Livy meets Michener in this sprawling, episodic 1,000-year novel of the rise of ancient Rome from its first settlement to the assassination of Julius Caesar.
How to give a millennium of Roman history the coherence of a fictional epic? Saylor uses three devices to shape his story. He chooses his 11 focal points selectively, sometimes leaping hundreds of years between chapters. He focuses on the shifting fortunes of the families descended from two cousins, Potitia and Pinarius, and he traces the descent of a fascinum, a gold amulet in the shape of a winged penis, as it’s passed down from generation to generation of the often warring families. The results are decidedly mixed. Although his discontinuous story requires repeated infusions of arid exposition at the beginning of each chapter, Saylor’s gift for dramatic narrative brings alive familiar tales from Roman history: the establishment of the city by the twins Romulus and Remus, Hercules’ defeat of the monstrous Cacus, Tarquin’s rape of Lucretia, the rise and fall of Coriolanus, Verginius’ sacrifice of his defiled daughter, the sacred geese that raise the cry against an invasion by the Gauls, the campaign against Hannibal and Carthage. Although he freely embroiders on historical events in order to make room for the Potitii and the Pinarii, he makes many of their encounters with historical figures touching and compelling, particularly in the first half of the story, which finds both families dwindling to virtual extinction. After the Gallic siege of the Capitoline, however, Saylor’s resurgent heroes increasingly come to seem like onlookers and spear-carriers to historical events more interesting than they are, and by the time of the Caesars, the clans, although they’ve merged, are clearly showing their age.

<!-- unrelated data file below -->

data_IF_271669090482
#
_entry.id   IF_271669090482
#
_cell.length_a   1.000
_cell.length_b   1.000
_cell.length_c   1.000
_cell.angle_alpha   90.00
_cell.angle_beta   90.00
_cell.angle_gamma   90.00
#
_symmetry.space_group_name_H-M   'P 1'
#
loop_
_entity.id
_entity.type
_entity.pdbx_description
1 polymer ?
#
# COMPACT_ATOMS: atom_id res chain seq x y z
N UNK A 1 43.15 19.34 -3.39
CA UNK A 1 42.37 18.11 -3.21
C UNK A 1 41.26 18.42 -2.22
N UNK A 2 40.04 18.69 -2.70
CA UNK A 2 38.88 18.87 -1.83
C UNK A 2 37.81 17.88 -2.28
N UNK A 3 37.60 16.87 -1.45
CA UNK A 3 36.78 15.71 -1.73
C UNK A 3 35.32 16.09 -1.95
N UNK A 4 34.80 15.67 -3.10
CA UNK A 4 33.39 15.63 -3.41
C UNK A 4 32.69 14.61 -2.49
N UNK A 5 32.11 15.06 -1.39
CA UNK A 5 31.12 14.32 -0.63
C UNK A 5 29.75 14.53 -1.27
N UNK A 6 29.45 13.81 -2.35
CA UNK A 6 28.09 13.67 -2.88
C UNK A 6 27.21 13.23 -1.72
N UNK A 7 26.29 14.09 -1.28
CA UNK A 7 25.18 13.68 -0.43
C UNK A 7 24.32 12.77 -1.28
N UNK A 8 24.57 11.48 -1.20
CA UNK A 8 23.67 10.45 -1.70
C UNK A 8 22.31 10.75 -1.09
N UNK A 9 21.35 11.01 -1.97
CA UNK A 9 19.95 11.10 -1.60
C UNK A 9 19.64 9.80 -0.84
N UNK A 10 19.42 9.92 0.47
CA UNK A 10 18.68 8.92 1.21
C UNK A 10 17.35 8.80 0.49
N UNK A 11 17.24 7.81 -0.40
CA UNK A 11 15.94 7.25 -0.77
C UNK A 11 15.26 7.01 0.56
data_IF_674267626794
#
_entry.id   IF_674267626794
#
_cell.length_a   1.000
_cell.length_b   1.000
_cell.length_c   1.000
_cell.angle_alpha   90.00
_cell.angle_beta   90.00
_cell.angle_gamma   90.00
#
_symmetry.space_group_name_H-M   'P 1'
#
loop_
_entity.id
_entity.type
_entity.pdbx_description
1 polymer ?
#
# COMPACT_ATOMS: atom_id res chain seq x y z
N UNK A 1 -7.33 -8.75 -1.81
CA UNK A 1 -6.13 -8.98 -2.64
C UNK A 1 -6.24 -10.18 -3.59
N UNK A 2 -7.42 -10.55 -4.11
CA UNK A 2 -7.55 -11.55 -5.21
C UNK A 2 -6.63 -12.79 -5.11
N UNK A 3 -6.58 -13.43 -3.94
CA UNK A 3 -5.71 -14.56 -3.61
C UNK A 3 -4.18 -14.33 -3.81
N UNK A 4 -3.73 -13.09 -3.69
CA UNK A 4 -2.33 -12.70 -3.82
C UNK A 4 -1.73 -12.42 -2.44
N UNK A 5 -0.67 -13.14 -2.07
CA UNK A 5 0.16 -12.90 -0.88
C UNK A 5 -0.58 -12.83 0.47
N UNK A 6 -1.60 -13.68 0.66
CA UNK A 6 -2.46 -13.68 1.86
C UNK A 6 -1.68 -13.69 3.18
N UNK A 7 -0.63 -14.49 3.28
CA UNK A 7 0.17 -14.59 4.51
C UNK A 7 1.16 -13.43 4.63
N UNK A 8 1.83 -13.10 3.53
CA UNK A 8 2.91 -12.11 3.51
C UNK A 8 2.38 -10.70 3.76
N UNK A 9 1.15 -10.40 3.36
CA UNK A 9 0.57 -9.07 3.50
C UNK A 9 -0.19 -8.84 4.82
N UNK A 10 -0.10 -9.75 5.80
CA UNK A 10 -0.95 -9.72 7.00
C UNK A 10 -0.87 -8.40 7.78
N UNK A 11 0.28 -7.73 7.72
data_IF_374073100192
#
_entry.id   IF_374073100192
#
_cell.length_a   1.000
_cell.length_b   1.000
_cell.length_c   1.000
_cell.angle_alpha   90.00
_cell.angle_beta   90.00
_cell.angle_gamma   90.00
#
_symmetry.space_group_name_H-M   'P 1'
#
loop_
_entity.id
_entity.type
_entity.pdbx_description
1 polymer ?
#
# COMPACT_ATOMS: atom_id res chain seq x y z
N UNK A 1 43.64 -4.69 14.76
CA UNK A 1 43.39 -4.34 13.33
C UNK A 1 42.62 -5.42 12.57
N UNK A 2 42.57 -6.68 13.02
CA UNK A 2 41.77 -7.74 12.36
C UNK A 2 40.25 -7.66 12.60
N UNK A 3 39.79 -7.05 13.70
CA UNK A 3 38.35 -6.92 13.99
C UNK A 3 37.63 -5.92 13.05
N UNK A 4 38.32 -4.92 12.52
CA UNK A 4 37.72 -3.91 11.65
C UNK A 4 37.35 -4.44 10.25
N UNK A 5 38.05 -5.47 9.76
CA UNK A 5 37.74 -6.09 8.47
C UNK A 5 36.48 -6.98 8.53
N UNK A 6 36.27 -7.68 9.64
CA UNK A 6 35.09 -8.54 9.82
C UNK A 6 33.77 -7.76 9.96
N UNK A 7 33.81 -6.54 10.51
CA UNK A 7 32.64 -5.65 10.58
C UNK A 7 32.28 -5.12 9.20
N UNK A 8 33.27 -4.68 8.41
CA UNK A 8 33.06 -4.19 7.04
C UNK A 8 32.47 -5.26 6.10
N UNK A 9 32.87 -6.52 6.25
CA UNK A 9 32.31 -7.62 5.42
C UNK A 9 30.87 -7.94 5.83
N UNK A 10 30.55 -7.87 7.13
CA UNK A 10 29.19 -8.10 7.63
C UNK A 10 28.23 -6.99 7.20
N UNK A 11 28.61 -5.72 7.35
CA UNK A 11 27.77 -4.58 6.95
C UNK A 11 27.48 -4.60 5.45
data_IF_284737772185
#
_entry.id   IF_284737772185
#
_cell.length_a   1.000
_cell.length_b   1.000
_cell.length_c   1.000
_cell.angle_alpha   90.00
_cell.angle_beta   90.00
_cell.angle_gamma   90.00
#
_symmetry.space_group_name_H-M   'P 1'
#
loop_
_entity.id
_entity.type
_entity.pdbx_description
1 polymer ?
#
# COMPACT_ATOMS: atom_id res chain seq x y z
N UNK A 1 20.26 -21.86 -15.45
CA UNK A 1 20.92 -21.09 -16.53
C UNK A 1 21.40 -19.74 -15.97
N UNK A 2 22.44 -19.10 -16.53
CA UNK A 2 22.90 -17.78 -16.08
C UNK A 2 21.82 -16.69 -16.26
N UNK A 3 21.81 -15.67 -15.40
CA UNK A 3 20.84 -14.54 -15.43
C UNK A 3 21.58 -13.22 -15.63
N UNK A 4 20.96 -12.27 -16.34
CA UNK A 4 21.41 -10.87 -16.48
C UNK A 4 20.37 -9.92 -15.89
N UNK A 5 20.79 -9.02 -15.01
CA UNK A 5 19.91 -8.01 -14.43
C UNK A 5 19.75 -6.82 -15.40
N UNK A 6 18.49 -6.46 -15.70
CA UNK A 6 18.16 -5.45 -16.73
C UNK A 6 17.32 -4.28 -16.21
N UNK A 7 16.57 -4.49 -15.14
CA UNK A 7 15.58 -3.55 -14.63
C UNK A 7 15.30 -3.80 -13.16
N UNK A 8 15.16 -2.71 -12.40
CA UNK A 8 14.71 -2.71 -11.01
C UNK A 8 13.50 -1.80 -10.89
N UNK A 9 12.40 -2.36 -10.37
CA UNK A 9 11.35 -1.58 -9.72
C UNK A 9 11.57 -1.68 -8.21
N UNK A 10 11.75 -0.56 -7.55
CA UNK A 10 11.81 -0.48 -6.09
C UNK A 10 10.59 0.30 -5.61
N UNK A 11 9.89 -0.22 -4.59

Like James Michener, Saylor the novelist (A Gladiator Dies Only Once, 2005, etc.) is upstaged by Saylor the historian—except when he suggests that history itself is fact-based fiction.